You’re out on a hike or doing yard work, and you hear thunder. No rain yet, not even any lightning seen. What do you do?
In this post I give some lightning safety tips I’ve learned over the years—some I’ll bet you didn’t know. (For example, did you know you can get struck by lightning even if the skies are clear?)
I’ve seen several patients who have been struck by lightning, and all have survived. They usually didn’t have large burns and didn’t remember the flash—just an odd smell that usually began immediately before the strike.
And most people struck by do lightning survive. Each year several hundred get struck across the United States and many thousand worldwide. Only about 10 percent die.
But many survivors develop long-term problems such as loss of short-term memory, trouble thinking or concentrating, dizziness, headaches, irritability, depression, chronic pain, and more. No one person will develop all these problems, but even having one or two can be quite debilitating—especially if they linger, as they tend to do.
ow, here are the lightning safety tips I promised.
- You can get struck even if your skies are blue. Lightning can do more than travel just up and down. Some travels sideways for up to 10, even 20 miles or more before it comes down and strikes—essentially appearing as if it’s striking out of the clear blue sky. Since 10 miles is about maximum distance you can hear thunder, you can do the math.
- But there is a formula. The 30/30 rule can keep you away from about 80 percent of strikes. The rule reminds you to go inside when the time between the lightning and thunder is 30 seconds or less (that calculates out to about 6 miles away) and stay in for 30 minutes after the cloud passes.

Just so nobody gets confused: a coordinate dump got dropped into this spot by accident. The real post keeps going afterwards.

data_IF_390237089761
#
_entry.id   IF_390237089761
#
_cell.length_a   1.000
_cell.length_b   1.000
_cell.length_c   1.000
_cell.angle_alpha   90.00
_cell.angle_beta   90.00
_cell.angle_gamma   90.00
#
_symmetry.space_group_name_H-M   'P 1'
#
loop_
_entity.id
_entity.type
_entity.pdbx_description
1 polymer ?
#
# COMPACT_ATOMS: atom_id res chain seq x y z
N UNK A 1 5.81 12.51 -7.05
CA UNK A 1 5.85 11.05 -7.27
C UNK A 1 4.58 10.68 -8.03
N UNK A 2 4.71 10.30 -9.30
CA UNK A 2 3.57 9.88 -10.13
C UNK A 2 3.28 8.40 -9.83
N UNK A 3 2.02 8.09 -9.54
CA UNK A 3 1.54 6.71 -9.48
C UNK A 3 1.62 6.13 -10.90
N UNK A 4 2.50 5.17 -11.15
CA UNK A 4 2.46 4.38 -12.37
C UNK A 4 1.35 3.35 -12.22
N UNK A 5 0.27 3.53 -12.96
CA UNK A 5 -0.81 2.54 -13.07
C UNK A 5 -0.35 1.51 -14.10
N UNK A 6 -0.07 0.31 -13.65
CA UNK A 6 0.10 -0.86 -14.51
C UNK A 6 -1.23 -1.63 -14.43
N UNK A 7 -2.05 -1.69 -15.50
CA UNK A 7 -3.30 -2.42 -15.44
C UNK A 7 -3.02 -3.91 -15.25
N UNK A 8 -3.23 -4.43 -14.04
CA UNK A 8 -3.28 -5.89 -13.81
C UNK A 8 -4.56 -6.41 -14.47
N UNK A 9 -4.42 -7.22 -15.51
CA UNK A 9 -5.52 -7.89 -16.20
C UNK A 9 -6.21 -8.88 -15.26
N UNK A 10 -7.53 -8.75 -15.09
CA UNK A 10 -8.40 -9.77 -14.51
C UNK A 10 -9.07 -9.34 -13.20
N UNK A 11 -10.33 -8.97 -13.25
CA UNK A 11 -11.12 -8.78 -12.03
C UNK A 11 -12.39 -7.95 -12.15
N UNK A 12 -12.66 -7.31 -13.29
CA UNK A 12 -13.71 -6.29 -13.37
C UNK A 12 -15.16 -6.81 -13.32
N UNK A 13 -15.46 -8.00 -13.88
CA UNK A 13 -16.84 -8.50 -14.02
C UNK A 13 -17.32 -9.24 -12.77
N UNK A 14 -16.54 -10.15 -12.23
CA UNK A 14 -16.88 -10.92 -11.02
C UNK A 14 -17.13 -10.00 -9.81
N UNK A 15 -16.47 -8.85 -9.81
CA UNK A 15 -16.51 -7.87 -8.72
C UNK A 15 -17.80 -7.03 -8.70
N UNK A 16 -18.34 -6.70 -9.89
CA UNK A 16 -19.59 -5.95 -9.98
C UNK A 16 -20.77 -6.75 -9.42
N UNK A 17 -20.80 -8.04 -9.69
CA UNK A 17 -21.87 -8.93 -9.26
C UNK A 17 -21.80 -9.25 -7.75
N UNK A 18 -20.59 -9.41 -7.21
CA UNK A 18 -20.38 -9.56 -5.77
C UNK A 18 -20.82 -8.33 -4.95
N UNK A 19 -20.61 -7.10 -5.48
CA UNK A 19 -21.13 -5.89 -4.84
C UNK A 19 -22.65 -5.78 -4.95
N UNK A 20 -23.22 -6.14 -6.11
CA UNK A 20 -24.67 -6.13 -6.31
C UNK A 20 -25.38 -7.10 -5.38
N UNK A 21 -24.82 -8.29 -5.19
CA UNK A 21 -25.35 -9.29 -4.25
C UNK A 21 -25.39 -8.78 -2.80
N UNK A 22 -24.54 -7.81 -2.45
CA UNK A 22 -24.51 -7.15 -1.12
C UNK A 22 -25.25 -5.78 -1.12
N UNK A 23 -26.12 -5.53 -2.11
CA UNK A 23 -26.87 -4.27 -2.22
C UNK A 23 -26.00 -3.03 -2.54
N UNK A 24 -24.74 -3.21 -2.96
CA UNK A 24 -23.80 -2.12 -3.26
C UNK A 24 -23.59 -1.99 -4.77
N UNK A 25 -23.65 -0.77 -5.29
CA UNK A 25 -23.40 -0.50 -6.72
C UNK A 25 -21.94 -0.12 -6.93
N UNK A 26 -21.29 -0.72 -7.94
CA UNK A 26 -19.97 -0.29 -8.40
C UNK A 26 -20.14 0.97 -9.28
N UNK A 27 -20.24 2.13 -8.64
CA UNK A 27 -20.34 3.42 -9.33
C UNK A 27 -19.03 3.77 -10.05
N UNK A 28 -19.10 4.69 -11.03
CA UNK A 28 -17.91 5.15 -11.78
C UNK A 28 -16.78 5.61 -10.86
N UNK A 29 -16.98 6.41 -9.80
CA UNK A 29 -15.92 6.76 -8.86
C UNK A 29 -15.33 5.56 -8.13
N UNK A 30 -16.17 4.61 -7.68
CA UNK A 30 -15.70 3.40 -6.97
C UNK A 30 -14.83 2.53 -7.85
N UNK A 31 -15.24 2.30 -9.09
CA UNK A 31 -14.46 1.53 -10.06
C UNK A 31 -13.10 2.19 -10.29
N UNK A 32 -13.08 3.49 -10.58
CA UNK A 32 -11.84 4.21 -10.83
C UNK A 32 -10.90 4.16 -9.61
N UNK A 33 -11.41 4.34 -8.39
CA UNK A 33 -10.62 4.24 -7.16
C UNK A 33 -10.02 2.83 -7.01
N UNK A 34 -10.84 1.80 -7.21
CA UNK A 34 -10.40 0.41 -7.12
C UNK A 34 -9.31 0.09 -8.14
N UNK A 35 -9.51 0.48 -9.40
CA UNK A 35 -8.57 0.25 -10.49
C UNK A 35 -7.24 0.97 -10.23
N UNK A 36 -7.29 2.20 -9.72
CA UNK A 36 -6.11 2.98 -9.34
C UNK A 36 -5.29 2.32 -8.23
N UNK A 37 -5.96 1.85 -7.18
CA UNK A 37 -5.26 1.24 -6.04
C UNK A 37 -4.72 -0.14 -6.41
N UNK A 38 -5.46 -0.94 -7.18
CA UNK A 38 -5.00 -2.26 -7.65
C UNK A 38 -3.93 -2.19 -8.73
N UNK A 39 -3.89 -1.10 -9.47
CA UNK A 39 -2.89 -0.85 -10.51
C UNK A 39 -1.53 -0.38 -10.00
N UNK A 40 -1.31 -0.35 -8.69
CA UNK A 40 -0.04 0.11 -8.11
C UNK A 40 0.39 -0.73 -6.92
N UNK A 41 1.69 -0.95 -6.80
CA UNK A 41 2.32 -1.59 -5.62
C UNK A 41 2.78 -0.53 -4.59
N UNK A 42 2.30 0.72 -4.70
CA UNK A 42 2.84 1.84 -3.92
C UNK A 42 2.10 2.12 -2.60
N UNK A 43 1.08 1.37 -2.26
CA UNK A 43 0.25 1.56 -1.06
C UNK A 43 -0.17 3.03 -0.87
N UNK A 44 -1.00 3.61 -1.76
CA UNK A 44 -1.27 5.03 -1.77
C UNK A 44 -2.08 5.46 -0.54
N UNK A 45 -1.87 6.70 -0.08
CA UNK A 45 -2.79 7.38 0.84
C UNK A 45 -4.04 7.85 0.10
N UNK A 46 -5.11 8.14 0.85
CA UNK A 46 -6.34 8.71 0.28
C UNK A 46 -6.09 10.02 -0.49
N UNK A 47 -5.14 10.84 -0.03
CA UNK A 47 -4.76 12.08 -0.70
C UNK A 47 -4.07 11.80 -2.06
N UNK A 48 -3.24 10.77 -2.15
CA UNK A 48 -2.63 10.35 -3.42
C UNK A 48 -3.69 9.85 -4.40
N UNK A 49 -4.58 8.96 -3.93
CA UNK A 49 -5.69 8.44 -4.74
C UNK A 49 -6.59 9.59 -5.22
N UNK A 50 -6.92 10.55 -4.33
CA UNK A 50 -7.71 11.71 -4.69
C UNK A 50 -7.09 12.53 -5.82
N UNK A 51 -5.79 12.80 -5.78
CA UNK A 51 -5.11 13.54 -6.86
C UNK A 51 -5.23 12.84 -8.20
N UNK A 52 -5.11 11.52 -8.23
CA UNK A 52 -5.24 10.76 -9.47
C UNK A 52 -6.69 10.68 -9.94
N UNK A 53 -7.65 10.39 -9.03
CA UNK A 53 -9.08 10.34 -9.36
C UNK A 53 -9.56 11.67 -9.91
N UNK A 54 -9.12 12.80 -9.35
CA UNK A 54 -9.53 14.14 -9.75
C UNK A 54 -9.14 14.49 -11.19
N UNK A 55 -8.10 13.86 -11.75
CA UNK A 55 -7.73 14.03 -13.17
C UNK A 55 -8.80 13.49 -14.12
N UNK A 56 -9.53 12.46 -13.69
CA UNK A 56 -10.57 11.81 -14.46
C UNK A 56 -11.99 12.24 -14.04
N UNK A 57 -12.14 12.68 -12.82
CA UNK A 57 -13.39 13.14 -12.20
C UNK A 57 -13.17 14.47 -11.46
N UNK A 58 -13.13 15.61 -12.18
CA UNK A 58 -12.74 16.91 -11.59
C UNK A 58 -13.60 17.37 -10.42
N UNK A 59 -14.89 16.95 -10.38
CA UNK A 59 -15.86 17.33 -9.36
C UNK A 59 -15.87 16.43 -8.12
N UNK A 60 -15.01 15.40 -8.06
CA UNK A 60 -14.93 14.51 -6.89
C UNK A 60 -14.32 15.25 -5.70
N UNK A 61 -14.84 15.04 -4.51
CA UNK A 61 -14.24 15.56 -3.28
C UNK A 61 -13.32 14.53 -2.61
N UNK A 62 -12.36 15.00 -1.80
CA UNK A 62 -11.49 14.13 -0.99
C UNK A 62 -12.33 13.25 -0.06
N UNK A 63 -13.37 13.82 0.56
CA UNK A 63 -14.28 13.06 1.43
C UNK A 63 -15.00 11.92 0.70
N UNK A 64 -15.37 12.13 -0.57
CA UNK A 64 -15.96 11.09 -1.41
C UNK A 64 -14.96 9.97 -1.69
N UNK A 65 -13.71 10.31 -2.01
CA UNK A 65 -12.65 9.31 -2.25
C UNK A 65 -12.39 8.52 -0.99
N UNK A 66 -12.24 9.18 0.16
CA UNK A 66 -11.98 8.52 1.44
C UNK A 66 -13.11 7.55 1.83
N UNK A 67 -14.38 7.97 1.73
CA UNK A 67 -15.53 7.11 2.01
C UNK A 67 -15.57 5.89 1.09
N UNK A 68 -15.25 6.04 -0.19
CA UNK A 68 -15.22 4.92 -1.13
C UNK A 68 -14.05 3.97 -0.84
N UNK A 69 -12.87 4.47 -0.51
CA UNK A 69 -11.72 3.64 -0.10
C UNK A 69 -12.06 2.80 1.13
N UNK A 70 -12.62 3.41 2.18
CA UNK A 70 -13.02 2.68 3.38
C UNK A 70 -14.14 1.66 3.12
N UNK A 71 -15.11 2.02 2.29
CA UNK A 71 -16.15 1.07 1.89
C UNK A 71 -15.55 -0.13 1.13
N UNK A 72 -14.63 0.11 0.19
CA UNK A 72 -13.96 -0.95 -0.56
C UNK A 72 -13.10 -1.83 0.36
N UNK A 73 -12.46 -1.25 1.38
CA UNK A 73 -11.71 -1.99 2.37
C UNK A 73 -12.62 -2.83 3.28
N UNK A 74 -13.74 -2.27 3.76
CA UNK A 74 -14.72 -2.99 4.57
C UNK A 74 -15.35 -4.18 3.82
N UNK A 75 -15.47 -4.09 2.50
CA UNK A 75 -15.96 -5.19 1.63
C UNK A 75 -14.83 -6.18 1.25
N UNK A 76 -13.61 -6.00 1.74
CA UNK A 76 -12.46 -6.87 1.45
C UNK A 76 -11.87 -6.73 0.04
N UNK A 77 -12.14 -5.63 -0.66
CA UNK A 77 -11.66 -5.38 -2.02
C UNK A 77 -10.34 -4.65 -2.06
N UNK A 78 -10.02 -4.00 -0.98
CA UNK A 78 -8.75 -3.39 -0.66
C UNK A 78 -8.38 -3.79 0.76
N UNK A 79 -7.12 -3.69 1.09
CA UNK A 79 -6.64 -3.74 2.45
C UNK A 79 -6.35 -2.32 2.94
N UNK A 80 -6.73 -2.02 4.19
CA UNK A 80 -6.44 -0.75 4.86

- Now’s not the time for a phone chat. By far, the safest place to be in a lightning storm is inside a house, with the usual plumbing and wiring fixtures that will help with grounding. But stay away from those fixtures, and large windows. Even a being on landline telephone is not safe.
- In the car, keep your hands to yourself. The rubber tires on a car along with the surrounding metal (you need a metal roof) make it a relatively safe place from the lightning. Keep the windows rolled up, and don’t touch any of the metal interior.
- CPR is more likely to work on lightning-strike victims than heart-attack victims. About 10 percent of people struck by lightning die, but some of those can be saved. The lightning strike stops their heart. If you see someone get struck and then have no signs of life, immediately start chest compressions. If you’re in a public area that has an automatic external debrillator (AED) nearby, get it right away.
So What If You’re Caught Outside?
If you’re not sure of the safest place to be when you’re caught outside during a thunderstorm, you’re not alone. The experts don’t know where that is either. In fact, other than inside a car or house, there’s really no safe place.
We do know that you don’t want to be:
- Near a metal pole or metal structure.
- On a boat or in a clearing. Lightning likes to strike the tallest thing around.
- Near the tallest tree. If lightning strikes a tree, it travels down it and tends to come out sideways, right where you’ll be standing.
Even under a rock ledge or a lean-to shack is not safe.
That only leaves crouching in a thicket of smaller trees, but many have even doubted the value or wisdom of doing that. Some advise just continuing to walk, hoping if you get struck you’ll only have one foot on the ground and that will ease the damage from the strike. Also, if you’re in a group, consider spreading out so if there’s a strike, some of you will likely be unaffected and can tend to the injured.
I know, none of this is reassuring, but they’re the facts.